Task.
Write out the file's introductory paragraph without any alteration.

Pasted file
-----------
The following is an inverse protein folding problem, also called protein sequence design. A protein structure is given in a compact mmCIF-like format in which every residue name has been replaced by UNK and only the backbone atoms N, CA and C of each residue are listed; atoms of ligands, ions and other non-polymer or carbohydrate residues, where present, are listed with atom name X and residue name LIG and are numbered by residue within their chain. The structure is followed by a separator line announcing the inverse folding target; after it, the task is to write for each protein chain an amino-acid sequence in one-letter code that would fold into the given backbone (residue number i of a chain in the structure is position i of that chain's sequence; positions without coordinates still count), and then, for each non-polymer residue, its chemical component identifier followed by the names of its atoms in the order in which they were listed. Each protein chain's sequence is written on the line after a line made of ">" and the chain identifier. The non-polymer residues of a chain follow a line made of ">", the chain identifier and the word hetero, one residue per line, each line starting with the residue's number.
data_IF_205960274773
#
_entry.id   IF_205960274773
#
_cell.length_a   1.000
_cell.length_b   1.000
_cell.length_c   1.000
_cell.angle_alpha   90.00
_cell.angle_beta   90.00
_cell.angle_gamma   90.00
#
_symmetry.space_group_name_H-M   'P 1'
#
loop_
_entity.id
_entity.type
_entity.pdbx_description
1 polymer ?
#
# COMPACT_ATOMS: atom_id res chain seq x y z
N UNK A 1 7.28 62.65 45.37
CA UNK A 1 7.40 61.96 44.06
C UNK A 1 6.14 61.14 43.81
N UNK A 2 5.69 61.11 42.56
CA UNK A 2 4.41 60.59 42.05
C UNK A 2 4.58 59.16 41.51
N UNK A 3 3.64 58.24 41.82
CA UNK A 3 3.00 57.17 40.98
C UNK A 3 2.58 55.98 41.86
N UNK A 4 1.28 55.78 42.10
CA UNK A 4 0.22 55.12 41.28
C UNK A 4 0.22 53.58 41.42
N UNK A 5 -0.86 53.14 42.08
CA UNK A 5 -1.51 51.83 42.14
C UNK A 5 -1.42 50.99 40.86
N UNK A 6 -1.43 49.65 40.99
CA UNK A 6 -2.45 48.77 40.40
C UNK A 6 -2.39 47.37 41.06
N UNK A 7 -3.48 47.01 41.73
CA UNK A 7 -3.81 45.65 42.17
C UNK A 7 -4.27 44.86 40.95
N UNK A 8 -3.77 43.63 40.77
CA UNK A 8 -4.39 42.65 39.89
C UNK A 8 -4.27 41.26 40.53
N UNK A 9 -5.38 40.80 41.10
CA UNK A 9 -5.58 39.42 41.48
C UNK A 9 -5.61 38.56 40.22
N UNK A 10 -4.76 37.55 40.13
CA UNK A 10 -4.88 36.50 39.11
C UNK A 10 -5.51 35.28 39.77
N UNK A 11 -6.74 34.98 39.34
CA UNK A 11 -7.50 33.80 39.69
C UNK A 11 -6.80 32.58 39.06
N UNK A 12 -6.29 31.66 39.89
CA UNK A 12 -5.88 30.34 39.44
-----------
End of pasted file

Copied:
The following is an inverse protein folding problem, also called protein sequence design. A protein structure is given in a compact mmCIF-like format in which every residue name has been replaced by UNK and only the backbone atoms N, CA and C of each residue are listed; atoms of ligands, ions and other non-polymer or carbohydrate residues, where present, are listed with atom name X and residue name LIG and are numbered by residue within their chain. The structure is followed by a separator line announcing the inverse folding target; after it, the task is to write for each protein chain an amino-acid sequence in one-letter code that would fold into the given backbone (residue number i of a chain in the structure is position i of that chain's sequence; positions without coordinates still count), and then, for each non-polymer residue, its chemical component identifier followed by the names of its atoms in the order in which they were listed. Each protein chain's sequence is written on the line after a line made of ">" and the chain identifier. The non-polymer residues of a chain follow a line made of ">", the chain identifier and the word hetero, one residue per line, each line starting with the residue's number.